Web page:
In the meantime, this month saw the release of two full-length concert films with accompanying CDs and vinyl, from the 1975 Tour of the Americas and the Tattoo You trek of 1981. The Tour of the Americas was Ronnie Wood's first tour of duty, busy and fleet fingered around Keef's frankly brutalist, angular riffing at its crushing, decadent, sloppy best. By 1981, Wood was in a crystallised, freebasing condition of disrepair - compare his work on two great, but wildly different takes on You Can't Always Get What You Want - while Richards, on his 38th birthday, is clean, inventive and brilliant. Tumbling Dice, for instance, extends into a play-out groove of hypnotic rhythmic delight that only Richards' sense of time and space - and when to strike - could summon up. Was this the last time they focused so much on new music when they took the stage? More than half of the Hampton set comprises songs from Some Girls, Emotional Rescue and Tattoo You. These days, all they've got is Doom & Gloom.

The 1975 set is the more totemic, and the most fun. It's filmed from the front, back and sides, suitably murky and the stage clothes for one, are fantastically absurd, the Lotus Stage enjoyable ludicrous, the inflatable penis (well, a finger) for Star Star beyond parody, and while Jagger's vocals are slurred they're not as ragged as they'd become in Europe the following year, and you've got an Afro'd Billy Preston and very tall percussionist Ollie Brown (now a successful Californian realtor) expanding the sound. Charlie Watts is the lead player - his drumming on the night is quite brilliant, and he looks great with his bonehead haircut.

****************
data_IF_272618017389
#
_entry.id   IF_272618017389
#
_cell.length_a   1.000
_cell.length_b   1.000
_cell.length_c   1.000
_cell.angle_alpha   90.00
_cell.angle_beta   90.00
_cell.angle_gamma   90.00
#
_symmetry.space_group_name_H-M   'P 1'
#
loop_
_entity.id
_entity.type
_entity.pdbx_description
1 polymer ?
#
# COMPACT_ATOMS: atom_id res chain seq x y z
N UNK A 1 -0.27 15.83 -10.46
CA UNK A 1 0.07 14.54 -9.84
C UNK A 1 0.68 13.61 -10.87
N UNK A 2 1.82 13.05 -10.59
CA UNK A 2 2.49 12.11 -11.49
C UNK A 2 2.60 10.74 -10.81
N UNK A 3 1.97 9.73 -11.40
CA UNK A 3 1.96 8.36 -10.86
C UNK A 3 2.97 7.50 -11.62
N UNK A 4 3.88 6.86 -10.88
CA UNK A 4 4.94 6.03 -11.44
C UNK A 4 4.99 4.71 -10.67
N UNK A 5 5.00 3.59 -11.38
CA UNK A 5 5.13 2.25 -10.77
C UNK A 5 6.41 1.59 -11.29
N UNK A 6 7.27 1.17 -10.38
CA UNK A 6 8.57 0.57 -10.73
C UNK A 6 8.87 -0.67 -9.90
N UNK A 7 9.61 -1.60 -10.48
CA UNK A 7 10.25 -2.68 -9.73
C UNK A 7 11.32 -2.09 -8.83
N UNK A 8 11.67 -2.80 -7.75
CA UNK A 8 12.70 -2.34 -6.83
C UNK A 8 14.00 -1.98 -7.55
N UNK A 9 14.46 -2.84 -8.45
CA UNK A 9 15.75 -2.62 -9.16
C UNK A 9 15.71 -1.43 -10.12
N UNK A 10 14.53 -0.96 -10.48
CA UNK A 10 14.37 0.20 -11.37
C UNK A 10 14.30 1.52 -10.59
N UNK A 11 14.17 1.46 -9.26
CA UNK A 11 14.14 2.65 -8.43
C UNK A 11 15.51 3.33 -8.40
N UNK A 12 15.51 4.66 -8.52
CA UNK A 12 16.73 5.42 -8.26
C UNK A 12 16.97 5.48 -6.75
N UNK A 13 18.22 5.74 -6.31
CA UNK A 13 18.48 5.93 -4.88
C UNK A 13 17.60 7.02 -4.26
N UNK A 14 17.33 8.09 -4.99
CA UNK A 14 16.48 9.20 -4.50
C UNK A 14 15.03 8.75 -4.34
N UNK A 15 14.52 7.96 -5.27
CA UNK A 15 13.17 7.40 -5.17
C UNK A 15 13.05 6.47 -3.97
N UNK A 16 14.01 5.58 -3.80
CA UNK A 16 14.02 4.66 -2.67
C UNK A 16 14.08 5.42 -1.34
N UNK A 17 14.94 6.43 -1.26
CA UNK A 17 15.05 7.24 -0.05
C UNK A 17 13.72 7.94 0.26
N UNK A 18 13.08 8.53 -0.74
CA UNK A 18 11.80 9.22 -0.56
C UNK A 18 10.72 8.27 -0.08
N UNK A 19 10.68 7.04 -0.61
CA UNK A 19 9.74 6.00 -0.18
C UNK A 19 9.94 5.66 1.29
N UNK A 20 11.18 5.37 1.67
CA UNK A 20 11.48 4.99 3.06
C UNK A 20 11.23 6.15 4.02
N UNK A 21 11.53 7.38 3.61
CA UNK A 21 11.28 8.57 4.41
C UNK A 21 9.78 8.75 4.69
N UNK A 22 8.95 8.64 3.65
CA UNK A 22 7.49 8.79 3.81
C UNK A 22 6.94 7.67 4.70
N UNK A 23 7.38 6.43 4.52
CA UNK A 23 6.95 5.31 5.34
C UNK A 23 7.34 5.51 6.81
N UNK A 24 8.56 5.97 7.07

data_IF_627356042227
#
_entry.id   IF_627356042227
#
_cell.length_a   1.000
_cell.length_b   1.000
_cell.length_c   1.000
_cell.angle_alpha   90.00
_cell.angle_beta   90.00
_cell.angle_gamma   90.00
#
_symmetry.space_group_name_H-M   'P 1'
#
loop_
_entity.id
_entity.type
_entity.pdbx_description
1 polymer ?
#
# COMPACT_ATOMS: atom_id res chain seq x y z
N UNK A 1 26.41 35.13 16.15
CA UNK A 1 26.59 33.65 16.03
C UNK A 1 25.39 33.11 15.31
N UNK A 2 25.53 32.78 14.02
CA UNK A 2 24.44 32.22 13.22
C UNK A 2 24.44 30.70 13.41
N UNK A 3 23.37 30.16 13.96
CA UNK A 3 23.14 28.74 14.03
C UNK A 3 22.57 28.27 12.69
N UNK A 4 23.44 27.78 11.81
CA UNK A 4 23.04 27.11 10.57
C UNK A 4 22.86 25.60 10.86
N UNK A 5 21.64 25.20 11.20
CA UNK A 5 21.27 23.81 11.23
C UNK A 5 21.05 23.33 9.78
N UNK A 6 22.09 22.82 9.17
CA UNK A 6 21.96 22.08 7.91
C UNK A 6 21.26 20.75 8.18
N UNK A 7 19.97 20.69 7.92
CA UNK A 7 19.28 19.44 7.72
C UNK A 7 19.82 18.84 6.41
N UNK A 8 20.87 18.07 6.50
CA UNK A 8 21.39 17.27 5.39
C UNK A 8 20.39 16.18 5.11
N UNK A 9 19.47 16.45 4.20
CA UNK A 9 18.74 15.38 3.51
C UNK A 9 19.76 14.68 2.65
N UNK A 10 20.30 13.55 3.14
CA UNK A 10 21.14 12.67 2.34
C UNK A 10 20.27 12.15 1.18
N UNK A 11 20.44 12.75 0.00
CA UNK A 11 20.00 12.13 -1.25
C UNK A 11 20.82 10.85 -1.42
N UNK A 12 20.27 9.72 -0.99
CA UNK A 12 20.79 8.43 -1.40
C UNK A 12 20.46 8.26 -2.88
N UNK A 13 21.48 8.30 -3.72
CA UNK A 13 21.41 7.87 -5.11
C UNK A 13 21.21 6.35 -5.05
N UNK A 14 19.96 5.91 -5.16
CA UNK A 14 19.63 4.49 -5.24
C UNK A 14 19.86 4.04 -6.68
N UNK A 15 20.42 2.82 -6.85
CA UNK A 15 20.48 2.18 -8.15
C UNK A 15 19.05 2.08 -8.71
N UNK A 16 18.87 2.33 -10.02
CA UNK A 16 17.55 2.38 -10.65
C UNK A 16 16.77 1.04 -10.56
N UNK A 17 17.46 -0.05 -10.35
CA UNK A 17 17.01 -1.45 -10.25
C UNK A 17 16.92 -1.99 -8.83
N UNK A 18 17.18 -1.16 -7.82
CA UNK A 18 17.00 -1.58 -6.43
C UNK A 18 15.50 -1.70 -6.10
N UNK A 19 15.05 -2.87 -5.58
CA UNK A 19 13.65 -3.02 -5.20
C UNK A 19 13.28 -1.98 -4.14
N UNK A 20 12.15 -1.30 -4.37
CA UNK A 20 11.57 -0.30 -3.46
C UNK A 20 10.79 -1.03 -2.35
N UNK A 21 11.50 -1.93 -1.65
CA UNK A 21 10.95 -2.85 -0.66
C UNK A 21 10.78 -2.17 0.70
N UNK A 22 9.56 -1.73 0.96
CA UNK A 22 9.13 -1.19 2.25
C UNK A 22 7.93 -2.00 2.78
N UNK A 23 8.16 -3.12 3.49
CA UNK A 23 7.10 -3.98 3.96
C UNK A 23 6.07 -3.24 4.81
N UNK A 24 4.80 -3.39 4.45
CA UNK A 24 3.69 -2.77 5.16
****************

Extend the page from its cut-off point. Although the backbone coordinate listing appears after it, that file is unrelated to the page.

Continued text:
The 1975 show was apparently filmed on 12th July, a Saturday, the fourth in the band's run of five nights at the LA Forum, but curiously, the CD that comes with the film duplicates the download release of LA Friday, which is, confusingly, from the final Sunday night show. And Stones aficionados are insistent that the film is in fact from the Friday 11th show. Do these things matter? What's important is that the Sunday-night CD set is an altogether cleaner, more assured affair, while Saturday night's music - the set that was filmed - is ragged and wild, with lengthy percussive, one-chord, tune-up intros of remarkable funkiness that lead in to fantastically punishing raved-up versions of Street Fighting Man and Jumpin Jack Flash, especially. On the latter, Richards' guitar falls silent half way through, peels off a few feedback signals, and you wonder if the guitarist has popped out the back, behind the stacks, for refreshments. Then the furious, fractured chords he rips off the strings on his return put you in little doubt. It's not just that he punishes the riff and drives it to a frantic dervish conclusion, but that he virtually kneecaps it and resurrects it with an extraordinarily lean sense of raw purpose and power. That, ladies and gentlemen, was rock and roll.

http://www.youtube.com/watch?v=g9N3rMTQUgk

Video copyright: Eagle Rock